Plenty of questions and few answers in Vuelta's first setpiece GC battle

The GC favourites battle on the slopes of the Javalambre on stage 5
(Image credit: Tim de Waele/Getty Images)

The Vuelta a España's first summit finish on Wednesday has seen Miguel Angel Lopez and his Astana team regain the upper hand in the GC battle, but it is far too soon and his lead is far too precarious for the Colombian to be called the definitive favourite.

So much has happened since the Vuelta a España kicked off that it feels far longer than five days since the riders rolled down the opening team time trial ramp in Torrevieja's salt mountains last Saturday.

But in fact, there are still seven of the race's eight summit finishes left to come, plus a major time trial. And even on rolling stages like Sunday's stage 2, which could have – maybe – ended in a reduced-bunch sprint, there was far more GC action than anticipated.

After five stages and a rasping attack on the race's summit finish of Javalambre, Lopez holds the red jersey by a slender margin of 14 seconds over Primoz Roglic (Jumbo-Visma).

Perhaps more importantly, his margin of 12 seconds on Roglic and Spanish veteran Alejandro Valverde (Movistar) gained in four kilometres on Javalambre was, by his admission, "not much" – particularly for an out-and-out climber like the Colombian on what was, in theory, very favourable terrain.

The GC pendulum could, in other words, swing back easily in favour of Roglic or the other overall contenders, and even if Thursday's grinding final third-category ascent to Ares de Maestrat hardly looks like an opportunity to ambush Lopez, the relentlessly difficult terrain through the sierras of Teruel and Valencia that precedes it could see some serious challenges or ambushes emerge.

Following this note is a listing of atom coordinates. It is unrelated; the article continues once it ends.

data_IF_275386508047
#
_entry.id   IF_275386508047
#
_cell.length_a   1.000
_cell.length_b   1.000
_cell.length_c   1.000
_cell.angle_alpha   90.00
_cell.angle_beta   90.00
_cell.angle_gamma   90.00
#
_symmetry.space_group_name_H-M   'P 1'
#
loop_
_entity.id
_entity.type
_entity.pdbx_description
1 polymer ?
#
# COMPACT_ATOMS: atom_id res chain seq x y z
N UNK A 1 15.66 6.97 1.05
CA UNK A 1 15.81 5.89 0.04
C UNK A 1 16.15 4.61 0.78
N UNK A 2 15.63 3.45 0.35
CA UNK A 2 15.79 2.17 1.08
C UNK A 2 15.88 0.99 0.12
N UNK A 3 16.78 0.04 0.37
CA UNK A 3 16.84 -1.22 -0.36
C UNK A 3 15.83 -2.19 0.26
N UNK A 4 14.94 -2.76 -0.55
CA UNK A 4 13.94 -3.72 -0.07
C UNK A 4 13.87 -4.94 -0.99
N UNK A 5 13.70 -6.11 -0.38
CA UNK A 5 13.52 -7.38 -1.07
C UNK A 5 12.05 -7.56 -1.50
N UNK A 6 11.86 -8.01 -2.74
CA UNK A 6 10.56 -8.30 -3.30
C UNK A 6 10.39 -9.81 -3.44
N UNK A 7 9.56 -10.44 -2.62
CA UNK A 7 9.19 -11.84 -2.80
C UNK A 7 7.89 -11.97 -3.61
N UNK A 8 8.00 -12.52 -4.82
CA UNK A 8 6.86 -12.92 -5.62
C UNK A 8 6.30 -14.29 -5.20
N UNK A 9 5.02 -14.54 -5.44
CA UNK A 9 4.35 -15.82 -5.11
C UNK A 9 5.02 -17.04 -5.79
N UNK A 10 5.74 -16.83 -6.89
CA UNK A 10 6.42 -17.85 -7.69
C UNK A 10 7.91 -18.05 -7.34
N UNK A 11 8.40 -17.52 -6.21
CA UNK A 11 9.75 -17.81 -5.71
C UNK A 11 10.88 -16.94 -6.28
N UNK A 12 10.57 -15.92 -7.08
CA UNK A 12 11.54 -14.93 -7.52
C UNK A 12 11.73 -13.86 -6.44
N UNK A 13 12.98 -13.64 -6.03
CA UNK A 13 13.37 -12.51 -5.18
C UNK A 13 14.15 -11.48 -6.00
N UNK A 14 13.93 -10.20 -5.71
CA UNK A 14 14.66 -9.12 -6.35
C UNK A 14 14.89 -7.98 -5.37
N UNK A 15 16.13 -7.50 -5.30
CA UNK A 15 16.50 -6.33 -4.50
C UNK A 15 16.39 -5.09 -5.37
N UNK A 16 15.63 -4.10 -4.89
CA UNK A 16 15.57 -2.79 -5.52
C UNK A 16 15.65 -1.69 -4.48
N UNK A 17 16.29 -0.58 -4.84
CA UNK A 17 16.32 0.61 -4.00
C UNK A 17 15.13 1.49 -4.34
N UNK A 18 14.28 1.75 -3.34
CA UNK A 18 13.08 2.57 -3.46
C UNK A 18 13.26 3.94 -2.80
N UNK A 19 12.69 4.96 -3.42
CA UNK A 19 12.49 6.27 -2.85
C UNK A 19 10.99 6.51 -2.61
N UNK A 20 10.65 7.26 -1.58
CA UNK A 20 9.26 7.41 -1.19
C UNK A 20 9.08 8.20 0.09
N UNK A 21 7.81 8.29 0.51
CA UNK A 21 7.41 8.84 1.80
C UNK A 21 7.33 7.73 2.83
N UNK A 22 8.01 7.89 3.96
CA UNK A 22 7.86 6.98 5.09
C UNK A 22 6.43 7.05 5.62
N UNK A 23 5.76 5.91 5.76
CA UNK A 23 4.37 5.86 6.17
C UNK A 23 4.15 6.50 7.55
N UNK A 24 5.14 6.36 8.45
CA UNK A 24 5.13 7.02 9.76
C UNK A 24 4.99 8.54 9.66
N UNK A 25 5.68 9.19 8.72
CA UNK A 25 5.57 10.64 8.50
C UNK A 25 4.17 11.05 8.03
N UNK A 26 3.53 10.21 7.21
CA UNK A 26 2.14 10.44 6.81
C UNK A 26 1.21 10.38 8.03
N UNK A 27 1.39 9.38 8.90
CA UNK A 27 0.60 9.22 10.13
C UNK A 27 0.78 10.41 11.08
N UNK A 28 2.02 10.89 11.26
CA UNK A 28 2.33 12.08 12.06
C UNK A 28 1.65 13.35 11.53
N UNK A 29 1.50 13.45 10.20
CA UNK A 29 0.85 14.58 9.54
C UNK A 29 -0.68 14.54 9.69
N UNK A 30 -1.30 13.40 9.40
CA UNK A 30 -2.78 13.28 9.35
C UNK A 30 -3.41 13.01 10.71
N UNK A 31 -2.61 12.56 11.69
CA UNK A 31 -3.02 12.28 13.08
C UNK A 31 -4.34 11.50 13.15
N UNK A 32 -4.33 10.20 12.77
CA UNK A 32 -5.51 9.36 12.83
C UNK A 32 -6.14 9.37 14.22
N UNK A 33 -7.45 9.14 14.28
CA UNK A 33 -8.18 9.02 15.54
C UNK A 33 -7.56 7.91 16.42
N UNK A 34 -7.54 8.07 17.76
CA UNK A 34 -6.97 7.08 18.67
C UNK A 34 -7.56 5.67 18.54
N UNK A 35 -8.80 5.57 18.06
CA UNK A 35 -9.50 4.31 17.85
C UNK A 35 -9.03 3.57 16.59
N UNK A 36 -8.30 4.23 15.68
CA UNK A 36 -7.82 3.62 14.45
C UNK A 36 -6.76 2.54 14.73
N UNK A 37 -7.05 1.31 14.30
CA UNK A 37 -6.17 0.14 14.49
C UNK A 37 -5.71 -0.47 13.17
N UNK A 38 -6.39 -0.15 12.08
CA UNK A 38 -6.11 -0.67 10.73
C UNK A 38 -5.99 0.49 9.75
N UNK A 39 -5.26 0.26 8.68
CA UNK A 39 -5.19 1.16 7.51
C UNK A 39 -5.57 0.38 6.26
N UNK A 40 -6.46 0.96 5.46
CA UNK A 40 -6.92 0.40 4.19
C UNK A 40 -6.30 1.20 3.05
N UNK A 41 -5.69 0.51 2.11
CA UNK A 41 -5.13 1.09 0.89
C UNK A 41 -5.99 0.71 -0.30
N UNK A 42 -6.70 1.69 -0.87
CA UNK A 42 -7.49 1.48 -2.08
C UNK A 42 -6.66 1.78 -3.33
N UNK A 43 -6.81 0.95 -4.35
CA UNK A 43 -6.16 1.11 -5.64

Javalambre confirmed, too, that Primoz Roglic's injuries from stage 1 are not affecting his overall condition in the slightest. And if teammate Steven Kruijswijk's absence constitutes an important blow to Jumbo's chances at the same time, US climber Sepp Kuss appears to be hitting top mountain form in the nick of time.

The evidence from Javalambre, then, suggests that whilst he might not be able to match Lopez in the high mountains, Roglic and Jumbo-Visma can certainly play a strong defensive game. And that may well prove to be enough, at least for now.

Yet Lopez cannot afford to rest on his laurels. As Lopez himself pointed out, the time trial in Pau could see the Slovenian inflict some serious damage on all his GC rivals, meaning they have to take every opportunity available in the mountain stages to come.

Whilst Lopez and Roglic have emerged as the main GC men for now, it would be a serious error to say that the Vuelta has already boiled down to a two-way duel. Valverde's late attack on Javalambre both puts the Movistar man back in the GC game and could mean that the Spanish team have two cards to play in the overall battle – Quintana and El Bala. How effectively Movistar play those cards, and whether they risk cancelling each other out, as has happened in the past, is something their rivals will be watching closely.

Although Quintana, Valverde, Roglic and Lopez now have a 30-second cushion on previous race leader Nicolas Roche (Sunweb) – who turned in one of his best mountain performances in recent years at Javalambre to remain in fifth – and the rest of their GC rivals, the margins are still way too narrow to rule out the rest of the field. One big attack on the Pyrenean stage of Encamp could change the GC picture completely.

It's worth remembering, too, that we are only five days into a 21-day race, for all the 2019 Vuelta's pace has been non-stop, particularly compared to the sluggish first half of this year's Giro d'Italia. Yet as Lopez said, the climbers will have to take every opportunity they have to fend off Roglic. We can expect the sparks to keep flying then, at least for now.

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Alasdair Fotheringham

Alasdair Fotheringham has been reporting on cycling since 1991. He has covered every Tour de France since 1992 bar one, as well as numerous other bike races of all shapes and sizes, ranging from the Olympic Games in 2008 to the now sadly defunct Subida a Urkiola hill climb in Spain. As well as working for Cyclingnews, he has also written for The IndependentThe GuardianProCycling, The Express and Reuters.